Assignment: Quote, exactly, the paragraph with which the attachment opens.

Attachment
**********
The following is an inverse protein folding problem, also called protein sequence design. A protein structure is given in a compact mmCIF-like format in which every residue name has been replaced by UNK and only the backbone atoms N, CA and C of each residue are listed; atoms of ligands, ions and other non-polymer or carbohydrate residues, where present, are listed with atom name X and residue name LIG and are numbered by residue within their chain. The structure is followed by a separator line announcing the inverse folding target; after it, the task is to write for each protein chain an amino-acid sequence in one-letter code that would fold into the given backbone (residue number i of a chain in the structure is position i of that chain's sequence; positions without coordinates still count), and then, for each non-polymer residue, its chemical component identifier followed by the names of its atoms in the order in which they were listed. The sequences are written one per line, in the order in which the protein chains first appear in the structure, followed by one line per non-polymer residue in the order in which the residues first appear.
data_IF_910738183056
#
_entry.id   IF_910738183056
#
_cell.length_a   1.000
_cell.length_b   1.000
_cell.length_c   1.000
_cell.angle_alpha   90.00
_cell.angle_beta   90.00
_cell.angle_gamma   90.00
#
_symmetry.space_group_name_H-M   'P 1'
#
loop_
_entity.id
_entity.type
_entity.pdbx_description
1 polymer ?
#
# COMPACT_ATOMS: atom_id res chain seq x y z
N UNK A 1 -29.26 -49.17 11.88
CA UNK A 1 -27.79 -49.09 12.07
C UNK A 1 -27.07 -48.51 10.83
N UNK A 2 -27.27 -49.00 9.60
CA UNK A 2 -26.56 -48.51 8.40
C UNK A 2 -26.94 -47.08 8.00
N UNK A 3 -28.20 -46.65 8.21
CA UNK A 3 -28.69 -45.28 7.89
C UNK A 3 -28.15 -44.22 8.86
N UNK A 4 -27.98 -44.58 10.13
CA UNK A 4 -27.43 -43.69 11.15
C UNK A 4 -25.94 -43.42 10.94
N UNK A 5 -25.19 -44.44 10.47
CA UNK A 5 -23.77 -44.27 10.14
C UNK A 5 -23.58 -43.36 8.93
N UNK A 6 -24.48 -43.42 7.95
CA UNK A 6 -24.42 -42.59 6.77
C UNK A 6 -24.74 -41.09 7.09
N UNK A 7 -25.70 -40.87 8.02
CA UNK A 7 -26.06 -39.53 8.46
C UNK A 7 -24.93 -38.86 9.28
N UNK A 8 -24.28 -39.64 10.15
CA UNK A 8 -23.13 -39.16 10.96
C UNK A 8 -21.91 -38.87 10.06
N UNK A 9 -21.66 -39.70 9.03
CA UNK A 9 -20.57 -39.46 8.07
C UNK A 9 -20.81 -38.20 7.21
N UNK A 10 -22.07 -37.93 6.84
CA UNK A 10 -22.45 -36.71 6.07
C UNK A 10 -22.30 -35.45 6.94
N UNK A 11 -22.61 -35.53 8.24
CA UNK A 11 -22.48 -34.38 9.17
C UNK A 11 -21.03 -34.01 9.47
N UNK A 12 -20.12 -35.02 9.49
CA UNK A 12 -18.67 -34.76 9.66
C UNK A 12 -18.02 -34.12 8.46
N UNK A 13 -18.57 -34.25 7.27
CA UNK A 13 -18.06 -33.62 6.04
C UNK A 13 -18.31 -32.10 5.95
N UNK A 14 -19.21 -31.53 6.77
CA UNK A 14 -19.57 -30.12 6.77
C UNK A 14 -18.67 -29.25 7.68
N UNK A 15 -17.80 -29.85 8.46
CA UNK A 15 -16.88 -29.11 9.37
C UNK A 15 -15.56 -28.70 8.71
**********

The following is an inverse protein folding problem, also called protein sequence design. A protein structure is given in a compact mmCIF-like format in which every residue name has been replaced by UNK and only the backbone atoms N, CA and C of each residue are listed; atoms of ligands, ions and other non-polymer or carbohydrate residues, where present, are listed with atom name X and residue name LIG and are numbered by residue within their chain. The structure is followed by a separator line announcing the inverse folding target; after it, the task is to write for each protein chain an amino-acid sequence in one-letter code that would fold into the given backbone (residue number i of a chain in the structure is position i of that chain's sequence; positions without coordinates still count), and then, for each non-polymer residue, its chemical component identifier followed by the names of its atoms in the order in which they were listed. The sequences are written one per line, in the order in which the protein chains first appear in the structure, followed by one line per non-polymer residue in the order in which the residues first appear.